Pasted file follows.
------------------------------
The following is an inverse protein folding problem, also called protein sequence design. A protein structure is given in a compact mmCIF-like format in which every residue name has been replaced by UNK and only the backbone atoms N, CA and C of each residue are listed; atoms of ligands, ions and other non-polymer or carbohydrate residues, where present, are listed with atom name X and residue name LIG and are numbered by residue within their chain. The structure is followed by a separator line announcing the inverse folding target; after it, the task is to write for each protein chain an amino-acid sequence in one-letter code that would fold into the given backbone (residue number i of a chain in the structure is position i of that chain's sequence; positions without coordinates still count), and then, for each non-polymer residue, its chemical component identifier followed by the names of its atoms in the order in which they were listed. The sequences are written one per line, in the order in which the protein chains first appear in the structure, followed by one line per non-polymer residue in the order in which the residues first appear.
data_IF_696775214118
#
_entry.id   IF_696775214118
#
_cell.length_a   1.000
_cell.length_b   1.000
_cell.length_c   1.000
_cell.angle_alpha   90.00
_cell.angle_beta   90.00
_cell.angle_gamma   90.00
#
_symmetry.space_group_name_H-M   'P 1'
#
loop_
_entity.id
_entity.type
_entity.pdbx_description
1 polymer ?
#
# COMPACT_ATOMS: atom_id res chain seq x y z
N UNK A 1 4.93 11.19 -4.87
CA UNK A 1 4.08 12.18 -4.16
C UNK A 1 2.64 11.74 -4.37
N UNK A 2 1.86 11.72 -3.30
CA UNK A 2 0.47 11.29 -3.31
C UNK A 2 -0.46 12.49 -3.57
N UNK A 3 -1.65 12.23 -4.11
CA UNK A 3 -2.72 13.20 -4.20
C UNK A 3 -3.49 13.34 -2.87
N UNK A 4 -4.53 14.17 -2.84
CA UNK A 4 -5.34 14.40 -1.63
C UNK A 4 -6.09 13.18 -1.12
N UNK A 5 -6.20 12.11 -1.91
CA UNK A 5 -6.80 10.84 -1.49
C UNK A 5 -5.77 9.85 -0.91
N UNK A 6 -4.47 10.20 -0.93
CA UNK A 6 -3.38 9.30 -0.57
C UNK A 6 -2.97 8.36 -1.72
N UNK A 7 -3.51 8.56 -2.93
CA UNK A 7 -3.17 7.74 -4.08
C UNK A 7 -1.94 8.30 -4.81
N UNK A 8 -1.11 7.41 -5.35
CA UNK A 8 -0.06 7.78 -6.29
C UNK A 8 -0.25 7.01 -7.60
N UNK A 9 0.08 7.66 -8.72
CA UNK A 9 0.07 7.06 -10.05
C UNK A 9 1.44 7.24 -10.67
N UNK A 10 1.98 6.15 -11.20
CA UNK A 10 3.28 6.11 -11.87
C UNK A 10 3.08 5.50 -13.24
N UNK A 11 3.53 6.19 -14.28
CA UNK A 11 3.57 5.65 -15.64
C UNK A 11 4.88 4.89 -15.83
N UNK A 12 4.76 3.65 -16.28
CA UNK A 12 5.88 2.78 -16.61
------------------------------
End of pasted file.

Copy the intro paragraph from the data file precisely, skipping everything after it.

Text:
The following is an inverse protein folding problem, also called protein sequence design. A protein structure is given in a compact mmCIF-like format in which every residue name has been replaced by UNK and only the backbone atoms N, CA and C of each residue are listed; atoms of ligands, ions and other non-polymer or carbohydrate residues, where present, are listed with atom name X and residue name LIG and are numbered by residue within their chain. The structure is followed by a separator line announcing the inverse folding target; after it, the task is to write for each protein chain an amino-acid sequence in one-letter code that would fold into the given backbone (residue number i of a chain in the structure is position i of that chain's sequence; positions without coordinates still count), and then, for each non-polymer residue, its chemical component identifier followed by the names of its atoms in the order in which they were listed. The sequences are written one per line, in the order in which the protein chains first appear in the structure, followed by one line per non-polymer residue in the order in which the residues first appear.